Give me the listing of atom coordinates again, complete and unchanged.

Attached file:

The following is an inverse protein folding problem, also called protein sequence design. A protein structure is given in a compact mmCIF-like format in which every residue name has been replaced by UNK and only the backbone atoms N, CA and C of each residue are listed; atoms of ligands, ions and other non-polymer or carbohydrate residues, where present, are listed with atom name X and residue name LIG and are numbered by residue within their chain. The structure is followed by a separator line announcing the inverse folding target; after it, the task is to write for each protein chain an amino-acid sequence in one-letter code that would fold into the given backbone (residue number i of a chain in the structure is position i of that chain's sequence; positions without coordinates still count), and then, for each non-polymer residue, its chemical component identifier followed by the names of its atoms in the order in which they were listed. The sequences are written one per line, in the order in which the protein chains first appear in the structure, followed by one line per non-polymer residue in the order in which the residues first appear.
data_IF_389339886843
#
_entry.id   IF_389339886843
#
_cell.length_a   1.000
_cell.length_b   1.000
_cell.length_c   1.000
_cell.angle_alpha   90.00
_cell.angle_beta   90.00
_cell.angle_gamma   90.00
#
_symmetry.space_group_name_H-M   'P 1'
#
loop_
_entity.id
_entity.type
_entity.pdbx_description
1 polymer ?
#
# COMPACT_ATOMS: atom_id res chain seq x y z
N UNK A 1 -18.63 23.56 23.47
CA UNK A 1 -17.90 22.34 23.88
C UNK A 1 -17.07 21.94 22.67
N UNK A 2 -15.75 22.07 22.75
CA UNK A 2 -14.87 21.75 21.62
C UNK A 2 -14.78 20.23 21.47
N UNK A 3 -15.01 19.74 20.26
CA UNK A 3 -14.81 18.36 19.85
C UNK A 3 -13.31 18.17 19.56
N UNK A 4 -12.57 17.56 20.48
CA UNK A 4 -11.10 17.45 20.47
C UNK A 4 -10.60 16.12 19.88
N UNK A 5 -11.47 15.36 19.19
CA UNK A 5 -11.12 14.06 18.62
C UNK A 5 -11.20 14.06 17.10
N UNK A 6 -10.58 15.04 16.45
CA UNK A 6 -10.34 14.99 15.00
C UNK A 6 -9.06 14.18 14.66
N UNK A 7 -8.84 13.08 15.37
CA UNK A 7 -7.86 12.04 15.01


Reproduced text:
The following is an inverse protein folding problem, also called protein sequence design. A protein structure is given in a compact mmCIF-like format in which every residue name has been replaced by UNK and only the backbone atoms N, CA and C of each residue are listed; atoms of ligands, ions and other non-polymer or carbohydrate residues, where present, are listed with atom name X and residue name LIG and are numbered by residue within their chain. The structure is followed by a separator line announcing the inverse folding target; after it, the task is to write for each protein chain an amino-acid sequence in one-letter code that would fold into the given backbone (residue number i of a chain in the structure is position i of that chain's sequence; positions without coordinates still count), and then, for each non-polymer residue, its chemical component identifier followed by the names of its atoms in the order in which they were listed. The sequences are written one per line, in the order in which the protein chains first appear in the structure, followed by one line per non-polymer residue in the order in which the residues first appear.
data_IF_389339886843
#
_entry.id   IF_389339886843
#
_cell.length_a   1.000
_cell.length_b   1.000
_cell.length_c   1.000
_cell.angle_alpha   90.00
_cell.angle_beta   90.00
_cell.angle_gamma   90.00
#
_symmetry.space_group_name_H-M   'P 1'
#
loop_
_entity.id
_entity.type
_entity.pdbx_description
1 polymer ?
#
# COMPACT_ATOMS: atom_id res chain seq x y z
N UNK A 1 -18.63 23.56 23.47
CA UNK A 1 -17.90 22.34 23.88
C UNK A 1 -17.07 21.94 22.67
N UNK A 2 -15.75 22.07 22.75
CA UNK A 2 -14.87 21.75 21.62
C UNK A 2 -14.78 20.23 21.47
N UNK A 3 -15.01 19.74 20.26
CA UNK A 3 -14.81 18.36 19.85
C UNK A 3 -13.31 18.17 19.56
N UNK A 4 -12.57 17.56 20.48
CA UNK A 4 -11.10 17.45 20.47
C UNK A 4 -10.60 16.12 19.88
N UNK A 5 -11.47 15.36 19.19
CA UNK A 5 -11.12 14.06 18.62
C UNK A 5 -11.20 14.06 17.10
N UNK A 6 -10.58 15.04 16.45
CA UNK A 6 -10.34 14.99 15.00
C UNK A 6 -9.06 14.18 14.66
N UNK A 7 -8.84 13.08 15.37
CA UNK A 7 -7.86 12.04 15.01